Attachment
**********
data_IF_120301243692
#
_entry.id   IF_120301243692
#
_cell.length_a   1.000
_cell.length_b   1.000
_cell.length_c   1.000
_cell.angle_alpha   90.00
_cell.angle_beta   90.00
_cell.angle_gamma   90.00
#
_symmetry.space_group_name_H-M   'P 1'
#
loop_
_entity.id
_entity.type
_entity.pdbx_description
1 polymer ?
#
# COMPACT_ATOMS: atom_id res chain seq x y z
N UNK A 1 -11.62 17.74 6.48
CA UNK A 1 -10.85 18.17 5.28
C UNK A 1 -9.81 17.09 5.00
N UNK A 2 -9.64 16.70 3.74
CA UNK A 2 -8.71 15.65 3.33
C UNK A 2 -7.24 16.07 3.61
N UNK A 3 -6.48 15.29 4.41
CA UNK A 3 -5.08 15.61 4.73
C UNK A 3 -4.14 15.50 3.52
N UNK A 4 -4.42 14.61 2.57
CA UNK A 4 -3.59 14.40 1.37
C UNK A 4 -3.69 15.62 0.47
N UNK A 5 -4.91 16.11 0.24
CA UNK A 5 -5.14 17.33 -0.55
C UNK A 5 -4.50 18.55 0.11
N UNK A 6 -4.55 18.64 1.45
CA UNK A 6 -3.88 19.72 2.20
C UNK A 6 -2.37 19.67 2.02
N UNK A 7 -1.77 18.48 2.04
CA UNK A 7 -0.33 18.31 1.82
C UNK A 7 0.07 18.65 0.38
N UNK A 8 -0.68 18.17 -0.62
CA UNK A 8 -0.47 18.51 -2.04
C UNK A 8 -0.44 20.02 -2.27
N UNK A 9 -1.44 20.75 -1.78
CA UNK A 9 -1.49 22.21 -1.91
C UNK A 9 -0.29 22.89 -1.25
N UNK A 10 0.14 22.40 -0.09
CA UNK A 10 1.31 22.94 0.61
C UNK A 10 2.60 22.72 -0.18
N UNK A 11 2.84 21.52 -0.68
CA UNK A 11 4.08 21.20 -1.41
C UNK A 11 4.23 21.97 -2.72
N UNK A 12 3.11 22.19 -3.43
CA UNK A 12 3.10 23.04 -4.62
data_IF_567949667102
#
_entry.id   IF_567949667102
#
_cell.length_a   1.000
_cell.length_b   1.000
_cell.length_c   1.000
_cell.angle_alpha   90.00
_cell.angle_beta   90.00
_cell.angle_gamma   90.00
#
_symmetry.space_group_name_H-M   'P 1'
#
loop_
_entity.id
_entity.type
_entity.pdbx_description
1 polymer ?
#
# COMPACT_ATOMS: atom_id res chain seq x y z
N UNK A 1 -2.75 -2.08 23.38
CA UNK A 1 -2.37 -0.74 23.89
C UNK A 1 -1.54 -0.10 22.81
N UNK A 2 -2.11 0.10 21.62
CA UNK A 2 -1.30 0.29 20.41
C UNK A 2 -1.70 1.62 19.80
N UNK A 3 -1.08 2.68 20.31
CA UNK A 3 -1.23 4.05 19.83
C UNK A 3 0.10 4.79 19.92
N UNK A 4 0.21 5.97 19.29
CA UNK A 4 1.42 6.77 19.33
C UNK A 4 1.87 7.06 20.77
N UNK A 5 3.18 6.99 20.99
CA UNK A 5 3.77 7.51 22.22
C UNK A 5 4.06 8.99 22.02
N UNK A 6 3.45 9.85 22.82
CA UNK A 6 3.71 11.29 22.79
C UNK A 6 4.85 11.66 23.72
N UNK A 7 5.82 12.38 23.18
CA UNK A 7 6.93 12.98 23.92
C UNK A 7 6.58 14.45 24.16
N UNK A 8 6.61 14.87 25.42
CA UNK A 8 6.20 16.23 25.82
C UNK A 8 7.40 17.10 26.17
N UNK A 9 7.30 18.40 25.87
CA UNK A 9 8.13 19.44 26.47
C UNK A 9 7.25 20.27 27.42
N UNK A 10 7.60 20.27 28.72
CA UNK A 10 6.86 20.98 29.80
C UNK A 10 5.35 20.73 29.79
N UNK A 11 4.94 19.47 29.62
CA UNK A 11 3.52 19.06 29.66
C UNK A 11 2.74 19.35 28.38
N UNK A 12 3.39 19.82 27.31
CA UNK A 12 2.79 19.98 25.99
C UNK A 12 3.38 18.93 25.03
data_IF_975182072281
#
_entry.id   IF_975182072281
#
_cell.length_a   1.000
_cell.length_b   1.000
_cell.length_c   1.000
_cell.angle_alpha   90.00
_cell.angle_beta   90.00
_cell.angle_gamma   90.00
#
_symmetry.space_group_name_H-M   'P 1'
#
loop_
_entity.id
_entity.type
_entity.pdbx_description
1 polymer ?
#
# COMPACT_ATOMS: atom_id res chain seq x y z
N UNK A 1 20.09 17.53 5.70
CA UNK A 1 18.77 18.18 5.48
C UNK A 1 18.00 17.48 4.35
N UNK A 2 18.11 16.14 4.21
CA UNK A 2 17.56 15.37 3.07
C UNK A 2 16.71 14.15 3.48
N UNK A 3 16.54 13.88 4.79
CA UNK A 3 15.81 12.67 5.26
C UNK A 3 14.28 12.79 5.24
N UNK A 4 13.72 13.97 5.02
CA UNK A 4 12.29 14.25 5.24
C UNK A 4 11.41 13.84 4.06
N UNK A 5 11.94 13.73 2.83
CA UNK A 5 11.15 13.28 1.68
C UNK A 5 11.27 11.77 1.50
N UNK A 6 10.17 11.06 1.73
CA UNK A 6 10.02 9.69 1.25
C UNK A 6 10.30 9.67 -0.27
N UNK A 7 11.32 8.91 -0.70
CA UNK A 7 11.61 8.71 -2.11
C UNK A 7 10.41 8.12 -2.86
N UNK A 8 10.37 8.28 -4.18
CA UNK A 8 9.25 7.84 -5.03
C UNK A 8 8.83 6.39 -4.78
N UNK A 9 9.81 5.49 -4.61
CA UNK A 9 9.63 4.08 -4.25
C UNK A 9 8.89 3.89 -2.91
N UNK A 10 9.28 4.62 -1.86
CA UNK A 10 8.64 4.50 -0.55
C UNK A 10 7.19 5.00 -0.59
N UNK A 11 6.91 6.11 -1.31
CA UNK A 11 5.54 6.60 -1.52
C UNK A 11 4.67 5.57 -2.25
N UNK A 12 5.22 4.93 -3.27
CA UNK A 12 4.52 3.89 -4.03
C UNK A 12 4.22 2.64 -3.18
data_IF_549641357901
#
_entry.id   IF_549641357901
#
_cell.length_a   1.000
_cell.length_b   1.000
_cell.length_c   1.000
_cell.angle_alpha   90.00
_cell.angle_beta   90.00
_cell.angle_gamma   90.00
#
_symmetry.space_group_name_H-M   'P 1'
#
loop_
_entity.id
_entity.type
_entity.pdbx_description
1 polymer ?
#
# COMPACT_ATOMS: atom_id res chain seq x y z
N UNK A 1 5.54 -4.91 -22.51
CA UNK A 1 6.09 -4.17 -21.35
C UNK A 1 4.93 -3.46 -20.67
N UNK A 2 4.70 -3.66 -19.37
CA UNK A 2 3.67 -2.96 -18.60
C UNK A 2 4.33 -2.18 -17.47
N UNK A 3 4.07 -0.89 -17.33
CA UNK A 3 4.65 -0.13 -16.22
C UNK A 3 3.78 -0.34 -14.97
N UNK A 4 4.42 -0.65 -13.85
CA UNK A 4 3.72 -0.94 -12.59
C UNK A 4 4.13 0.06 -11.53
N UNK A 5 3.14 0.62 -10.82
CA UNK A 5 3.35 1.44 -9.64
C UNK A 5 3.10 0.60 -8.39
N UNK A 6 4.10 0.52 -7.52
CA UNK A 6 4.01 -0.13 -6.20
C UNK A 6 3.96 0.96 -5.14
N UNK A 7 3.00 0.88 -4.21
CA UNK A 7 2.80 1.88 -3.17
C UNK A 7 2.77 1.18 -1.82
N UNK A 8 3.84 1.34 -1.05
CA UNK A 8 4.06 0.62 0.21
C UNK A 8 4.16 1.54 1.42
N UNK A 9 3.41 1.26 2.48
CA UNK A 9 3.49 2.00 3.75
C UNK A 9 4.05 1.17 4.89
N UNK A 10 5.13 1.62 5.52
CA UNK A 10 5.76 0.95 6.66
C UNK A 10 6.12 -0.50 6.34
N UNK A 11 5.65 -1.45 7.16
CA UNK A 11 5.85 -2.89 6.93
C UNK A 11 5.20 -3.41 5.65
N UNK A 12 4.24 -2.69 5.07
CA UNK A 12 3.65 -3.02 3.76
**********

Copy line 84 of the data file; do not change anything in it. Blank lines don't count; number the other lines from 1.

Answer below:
C UNK A 3 0.10 4.79 19.92